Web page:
Sorry I haven't written the following details sooner - one of those weeks
History of 1902 King's Ale (Bass Barley Wine)
"A lead sealed and original English pint of 1902 Bass King's Ale. This famous brew is a batch of Bass No. 1 which was started by Edward VII during a visit to the brewery in 1902. This is the very first Barley Wine to ever be mass produced. This beer started a tradition in British brewing in which all brewers attempted to follow. This beer is extremely hard to find and checks in at around 10.5% abv."
More info here
For me, I found this a wonderful psychological experience - one I'll never forget. I think the oldest wine I've had might have been 40 years old so, a 115 year old beer
! No matter what the end result, opening a 115 year old bottle is a once in a lifetime experience. I expected, and it would not have worried me, that one or more of the following would occur: the process of removing the lead seal would crack the old bottle; the cork would not be able to be pulled, it would have to be mined; we might have to run from the room once the cork was mined due to some horrific smell... I had low expectations of the beer being drinkable.
So, what happened?
Firstly, I would have been a nervous wreck even handling such an antique but sinkas was cool as, working on a rough-hewn table (I would have had rubber or foam down) to open the lead seal. It looked like he had done it a hundred times. Not sure what he used to get the cork out as there was quite a crowd and I missed that bit though sinkas might have some pics or vid. The cork came out black and whole
No one had to run from the room.
At this point, for me, it was a bit like a little kid at Christmas, hoping for a bicycle, expecting a book but receiving a motorbike! The bottle hadn't cracked, the cork came out whole and no lethal gases were expelled! This already sacred experience had now risen further. We then smelled the cork...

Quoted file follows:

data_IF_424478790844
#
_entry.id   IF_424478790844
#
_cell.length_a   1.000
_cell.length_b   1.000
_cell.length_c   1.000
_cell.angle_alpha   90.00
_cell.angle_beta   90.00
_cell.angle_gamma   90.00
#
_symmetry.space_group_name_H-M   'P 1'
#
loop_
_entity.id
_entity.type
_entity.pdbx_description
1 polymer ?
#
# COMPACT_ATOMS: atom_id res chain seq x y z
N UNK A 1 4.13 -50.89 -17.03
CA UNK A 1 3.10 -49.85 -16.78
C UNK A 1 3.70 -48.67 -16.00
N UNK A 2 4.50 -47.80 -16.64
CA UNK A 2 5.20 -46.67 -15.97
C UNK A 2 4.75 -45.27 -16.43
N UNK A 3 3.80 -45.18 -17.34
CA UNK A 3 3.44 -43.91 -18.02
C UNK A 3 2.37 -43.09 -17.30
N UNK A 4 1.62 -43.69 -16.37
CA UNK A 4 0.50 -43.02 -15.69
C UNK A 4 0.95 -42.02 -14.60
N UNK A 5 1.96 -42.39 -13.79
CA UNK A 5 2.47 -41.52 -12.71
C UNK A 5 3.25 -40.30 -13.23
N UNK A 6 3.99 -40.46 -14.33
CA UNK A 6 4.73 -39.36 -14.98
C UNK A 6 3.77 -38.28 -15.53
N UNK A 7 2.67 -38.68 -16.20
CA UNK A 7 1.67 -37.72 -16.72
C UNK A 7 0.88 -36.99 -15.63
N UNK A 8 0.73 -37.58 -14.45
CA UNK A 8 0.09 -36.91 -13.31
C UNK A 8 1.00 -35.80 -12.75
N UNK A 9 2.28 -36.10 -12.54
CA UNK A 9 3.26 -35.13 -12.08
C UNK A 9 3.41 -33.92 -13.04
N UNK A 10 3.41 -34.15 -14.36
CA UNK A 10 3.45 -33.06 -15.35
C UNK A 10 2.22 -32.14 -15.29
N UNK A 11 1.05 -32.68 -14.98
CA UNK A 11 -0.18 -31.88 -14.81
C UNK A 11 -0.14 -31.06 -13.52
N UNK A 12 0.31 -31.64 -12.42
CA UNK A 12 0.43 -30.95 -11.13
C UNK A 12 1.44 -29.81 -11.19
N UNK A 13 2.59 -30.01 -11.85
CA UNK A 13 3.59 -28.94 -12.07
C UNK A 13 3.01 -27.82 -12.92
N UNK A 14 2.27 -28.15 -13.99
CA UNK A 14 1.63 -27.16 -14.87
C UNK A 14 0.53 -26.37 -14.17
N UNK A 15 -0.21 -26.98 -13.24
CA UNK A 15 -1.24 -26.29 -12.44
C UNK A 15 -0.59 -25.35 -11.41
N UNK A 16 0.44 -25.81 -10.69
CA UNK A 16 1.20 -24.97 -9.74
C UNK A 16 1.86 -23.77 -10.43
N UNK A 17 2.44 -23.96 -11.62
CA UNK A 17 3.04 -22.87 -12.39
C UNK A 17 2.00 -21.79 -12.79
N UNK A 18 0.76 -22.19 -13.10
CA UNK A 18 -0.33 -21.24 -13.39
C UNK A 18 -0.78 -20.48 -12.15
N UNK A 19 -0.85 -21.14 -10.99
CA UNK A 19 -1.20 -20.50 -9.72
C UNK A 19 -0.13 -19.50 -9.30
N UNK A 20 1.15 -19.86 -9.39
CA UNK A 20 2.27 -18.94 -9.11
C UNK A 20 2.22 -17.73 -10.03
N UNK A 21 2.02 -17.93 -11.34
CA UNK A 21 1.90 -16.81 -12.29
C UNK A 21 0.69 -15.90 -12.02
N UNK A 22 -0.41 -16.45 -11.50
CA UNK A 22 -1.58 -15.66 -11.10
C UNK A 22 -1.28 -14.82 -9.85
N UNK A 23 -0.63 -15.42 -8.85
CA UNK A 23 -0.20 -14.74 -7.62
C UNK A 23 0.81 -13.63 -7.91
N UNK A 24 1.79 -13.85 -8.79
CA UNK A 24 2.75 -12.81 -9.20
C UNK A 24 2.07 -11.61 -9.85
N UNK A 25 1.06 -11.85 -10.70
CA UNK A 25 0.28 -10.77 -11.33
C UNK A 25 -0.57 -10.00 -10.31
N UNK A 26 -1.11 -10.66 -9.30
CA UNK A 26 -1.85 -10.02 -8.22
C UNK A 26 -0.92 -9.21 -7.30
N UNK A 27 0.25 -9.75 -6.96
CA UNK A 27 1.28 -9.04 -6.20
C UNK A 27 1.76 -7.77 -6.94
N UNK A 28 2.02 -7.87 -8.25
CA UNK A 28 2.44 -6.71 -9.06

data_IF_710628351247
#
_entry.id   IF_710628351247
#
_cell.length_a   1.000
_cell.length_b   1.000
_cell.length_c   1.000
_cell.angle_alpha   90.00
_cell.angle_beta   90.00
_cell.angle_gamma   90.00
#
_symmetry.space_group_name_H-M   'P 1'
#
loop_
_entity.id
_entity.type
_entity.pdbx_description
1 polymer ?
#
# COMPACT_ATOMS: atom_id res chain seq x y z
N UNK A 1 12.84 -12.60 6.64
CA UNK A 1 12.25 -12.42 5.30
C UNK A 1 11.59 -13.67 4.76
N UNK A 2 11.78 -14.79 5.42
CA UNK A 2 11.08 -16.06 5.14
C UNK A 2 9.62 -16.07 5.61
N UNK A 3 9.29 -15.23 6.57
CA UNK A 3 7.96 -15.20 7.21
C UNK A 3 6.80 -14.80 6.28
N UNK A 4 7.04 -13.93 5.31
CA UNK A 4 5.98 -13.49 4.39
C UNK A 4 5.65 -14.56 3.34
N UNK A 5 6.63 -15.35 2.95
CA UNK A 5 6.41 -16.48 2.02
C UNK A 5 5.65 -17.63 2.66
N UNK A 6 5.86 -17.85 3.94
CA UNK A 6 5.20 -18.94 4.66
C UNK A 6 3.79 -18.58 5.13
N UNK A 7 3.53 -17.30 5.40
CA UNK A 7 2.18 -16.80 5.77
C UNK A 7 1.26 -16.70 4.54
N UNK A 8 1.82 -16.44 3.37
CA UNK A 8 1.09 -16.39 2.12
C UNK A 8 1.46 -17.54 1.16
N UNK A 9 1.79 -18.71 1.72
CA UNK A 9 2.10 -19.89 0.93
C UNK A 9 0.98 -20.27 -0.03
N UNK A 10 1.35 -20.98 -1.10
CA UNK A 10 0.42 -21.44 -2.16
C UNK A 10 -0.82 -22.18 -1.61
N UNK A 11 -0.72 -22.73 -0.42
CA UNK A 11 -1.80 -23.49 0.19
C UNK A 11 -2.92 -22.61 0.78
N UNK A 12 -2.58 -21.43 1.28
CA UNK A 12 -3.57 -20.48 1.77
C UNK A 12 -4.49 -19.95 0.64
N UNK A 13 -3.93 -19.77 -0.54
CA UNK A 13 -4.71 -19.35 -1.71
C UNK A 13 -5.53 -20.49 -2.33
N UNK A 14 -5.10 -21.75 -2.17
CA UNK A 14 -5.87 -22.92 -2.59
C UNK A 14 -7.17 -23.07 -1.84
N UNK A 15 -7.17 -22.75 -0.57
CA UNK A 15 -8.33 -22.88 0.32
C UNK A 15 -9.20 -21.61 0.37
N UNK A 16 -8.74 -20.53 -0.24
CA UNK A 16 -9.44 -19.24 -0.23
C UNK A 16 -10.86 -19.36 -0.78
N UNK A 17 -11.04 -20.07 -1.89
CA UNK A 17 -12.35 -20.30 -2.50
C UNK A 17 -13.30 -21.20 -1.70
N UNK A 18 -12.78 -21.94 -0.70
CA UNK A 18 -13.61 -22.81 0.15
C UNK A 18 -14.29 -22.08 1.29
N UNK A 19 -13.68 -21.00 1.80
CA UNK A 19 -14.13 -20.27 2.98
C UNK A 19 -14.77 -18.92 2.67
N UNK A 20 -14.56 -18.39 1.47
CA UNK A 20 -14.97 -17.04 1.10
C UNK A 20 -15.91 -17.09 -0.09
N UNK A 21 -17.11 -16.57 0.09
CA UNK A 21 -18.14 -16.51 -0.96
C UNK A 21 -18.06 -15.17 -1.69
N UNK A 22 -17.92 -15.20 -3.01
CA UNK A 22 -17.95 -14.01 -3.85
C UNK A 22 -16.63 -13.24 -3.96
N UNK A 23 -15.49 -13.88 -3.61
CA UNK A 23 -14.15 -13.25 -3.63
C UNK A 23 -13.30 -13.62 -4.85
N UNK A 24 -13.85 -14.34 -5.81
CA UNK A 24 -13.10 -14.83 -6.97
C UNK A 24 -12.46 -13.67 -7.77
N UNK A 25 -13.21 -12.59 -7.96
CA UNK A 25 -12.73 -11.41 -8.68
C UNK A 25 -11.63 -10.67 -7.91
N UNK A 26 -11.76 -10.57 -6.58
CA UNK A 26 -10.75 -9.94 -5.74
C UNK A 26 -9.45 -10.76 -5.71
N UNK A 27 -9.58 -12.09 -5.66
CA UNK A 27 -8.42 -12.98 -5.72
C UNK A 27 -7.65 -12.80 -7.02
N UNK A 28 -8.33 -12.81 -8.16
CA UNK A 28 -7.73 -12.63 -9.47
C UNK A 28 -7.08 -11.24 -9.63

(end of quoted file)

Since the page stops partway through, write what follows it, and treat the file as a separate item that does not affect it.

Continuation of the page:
Let's come back to that and look at colour and carbonation first - black but not murky, no carbonation.
The aroma: An experience in itself. Let's say a lager has a low aroma potency, a whisky has an extreme aroma potency and a great IPA has moderate aroma potency. This had moderate aroma potency, not assaulting on the nostril but also easy to identify aromas. What were the aromas? Raw tobacco (like you smell in a pouch of tobacco). I remember even thinking of a brand of tobacco - sinkas might remember. Also aromas of molasses and cognac.
The flavour: Like a liqueur with muscat overtones. I'm not skilled at barley wines/liquers or muscats but no off-flavours. This is not only drinkable, it's worth examination, slow appreciation and reflection. I'd like wine and fortified wine experts to taste this. I think they would be very impressed.
The beer was not thin nor was it syrupy so maybe moderate mouth-feel?
I'll ask sinkas to reply here to add to or correct my impressions (maybe even more pics!). Mind you, no one can correct/change that I'll never forget having this experience.
Thanks sinkas and happy birthday
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